J-DSP Lab 3:  Frequency Responses and Pole-Zero Plots


Lab 3 concentrates on generating frequency responses and pole-zero plots from transfer functions of systems. J-DSP contains a PZ Placement block under the Filter Block menu, which can be used to place the poles and zeros of a system. Connect the output of the PZ Placement block to a Freq-Resp block to view the frequency response of the system whose poles and zeros are at the locations specified in the PZ Placement block.


Problem 3-1:  Pole-Zero Plots


Find the poles and zeros of the following transfer functions and use the J-DSP editor to plot the magnitude and phase of the frequency response.  Observe the structure of poles and zeros in each system relative to the frequency response.  



Is the system stable?




Determine the zeros and plot the frequency response.





Note the pole locations.  What kind of filter is this?


Problem 3-2:  Poles and Zeros to Frequency Responses


Consider a system that has the complex conjugate poles



and a zero located at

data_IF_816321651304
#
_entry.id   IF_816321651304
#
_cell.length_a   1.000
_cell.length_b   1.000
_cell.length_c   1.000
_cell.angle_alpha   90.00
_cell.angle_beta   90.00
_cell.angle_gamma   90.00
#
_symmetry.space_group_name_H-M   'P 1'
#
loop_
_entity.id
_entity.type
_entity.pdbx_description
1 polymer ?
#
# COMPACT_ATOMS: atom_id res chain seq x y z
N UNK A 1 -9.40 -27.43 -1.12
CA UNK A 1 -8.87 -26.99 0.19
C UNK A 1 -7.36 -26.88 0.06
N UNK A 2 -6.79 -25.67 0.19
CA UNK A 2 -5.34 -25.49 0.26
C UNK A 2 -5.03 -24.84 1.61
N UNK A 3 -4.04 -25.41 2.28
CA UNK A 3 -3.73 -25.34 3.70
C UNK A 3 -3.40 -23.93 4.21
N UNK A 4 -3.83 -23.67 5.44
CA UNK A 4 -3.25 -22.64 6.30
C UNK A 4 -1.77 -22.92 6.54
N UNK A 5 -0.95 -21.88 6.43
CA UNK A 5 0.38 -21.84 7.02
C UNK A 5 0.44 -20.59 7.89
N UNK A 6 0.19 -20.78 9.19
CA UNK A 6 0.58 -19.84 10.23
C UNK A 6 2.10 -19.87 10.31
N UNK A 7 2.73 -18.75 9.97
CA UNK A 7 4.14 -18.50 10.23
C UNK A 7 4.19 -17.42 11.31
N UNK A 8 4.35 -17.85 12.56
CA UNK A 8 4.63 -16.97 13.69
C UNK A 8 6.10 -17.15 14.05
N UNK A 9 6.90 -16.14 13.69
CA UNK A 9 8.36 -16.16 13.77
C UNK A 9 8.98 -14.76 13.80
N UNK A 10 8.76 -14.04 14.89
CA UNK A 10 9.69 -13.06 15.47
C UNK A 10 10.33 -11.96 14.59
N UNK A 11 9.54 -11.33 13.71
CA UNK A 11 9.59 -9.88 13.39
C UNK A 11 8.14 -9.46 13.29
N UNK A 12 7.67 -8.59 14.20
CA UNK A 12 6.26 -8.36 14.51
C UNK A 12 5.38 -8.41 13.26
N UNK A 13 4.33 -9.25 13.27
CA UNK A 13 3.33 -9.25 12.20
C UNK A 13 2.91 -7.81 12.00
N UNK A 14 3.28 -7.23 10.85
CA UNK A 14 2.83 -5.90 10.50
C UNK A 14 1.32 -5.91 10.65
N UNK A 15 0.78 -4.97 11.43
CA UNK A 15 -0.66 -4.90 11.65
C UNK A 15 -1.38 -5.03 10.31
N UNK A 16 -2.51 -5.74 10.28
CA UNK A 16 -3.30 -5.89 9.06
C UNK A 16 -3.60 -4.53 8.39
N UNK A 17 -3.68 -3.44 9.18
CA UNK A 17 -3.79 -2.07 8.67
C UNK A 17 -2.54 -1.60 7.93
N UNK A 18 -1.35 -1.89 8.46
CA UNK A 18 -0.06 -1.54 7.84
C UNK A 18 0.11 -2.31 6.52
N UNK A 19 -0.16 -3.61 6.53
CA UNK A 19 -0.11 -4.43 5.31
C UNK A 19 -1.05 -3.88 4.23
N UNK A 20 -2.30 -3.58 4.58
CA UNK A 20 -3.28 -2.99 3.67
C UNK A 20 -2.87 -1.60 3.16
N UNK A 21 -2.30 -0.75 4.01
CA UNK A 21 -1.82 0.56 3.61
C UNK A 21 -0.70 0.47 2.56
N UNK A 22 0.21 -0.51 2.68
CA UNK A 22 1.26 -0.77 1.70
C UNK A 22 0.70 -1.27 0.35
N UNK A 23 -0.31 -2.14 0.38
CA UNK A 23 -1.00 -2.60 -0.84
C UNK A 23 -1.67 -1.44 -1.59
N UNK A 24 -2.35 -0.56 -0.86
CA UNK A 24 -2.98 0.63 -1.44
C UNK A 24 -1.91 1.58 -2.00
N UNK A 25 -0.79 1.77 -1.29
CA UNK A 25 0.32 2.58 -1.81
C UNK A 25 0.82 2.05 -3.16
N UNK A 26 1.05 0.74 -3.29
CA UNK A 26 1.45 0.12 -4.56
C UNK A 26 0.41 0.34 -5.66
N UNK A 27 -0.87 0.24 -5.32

i)                     r = 0.96

ii)                   r = 0.71

iii)                  r = 0.14




For each condition, i)-iii), please do the following:


(a)     Derive analytically the impulse response of the system and show its dependence on r. Plot the impulse response for r=0.96 (use J-DSP).

(b)     Plot the frequency and phase response for each case using J-DSP.

(c)      Note the differences in the frequency responses relative to the position of the poles.


Problem 3-3:  Low-pass/High-pass Filter


For this problem, plot the magnitude in dB.


(a)     Use the Filter and the PZ Placement blocks of J-DSP to design a low-pass filter. Use three sets of zeros and two sets of poles. Design the filter with an approximate cutoff frequency of       

(b)     Use the Filter and the PZ Placement blocks of J-DSP to design a high-pass filter. You are supposed to use two sets of zeros and five sets of poles. Design the filter with an approximate cutoff frequency of 

Hint:  Poles raise the frequency response up (create peaks) and zeros create valleys.  Poles and zeros are entered in conjugate pairs to get real-valued filter coefficients.


Remember that when entering zeros and poles graphically, J-DSP will compute the transfer function automatically.



Problem 3-4:  An Interesting Frequency Response


Consider the following all-pass system:

a)       Use J-DSP and find the poles and zeros of the transfer function.

b)       Plot magnitude and phase responses of the system.

c)       Note the symmetry of the numerator relative to the denominator


All-pass filters are often used to obtain design delay and phase characteristics in a signal without altering its magnitude spectrum.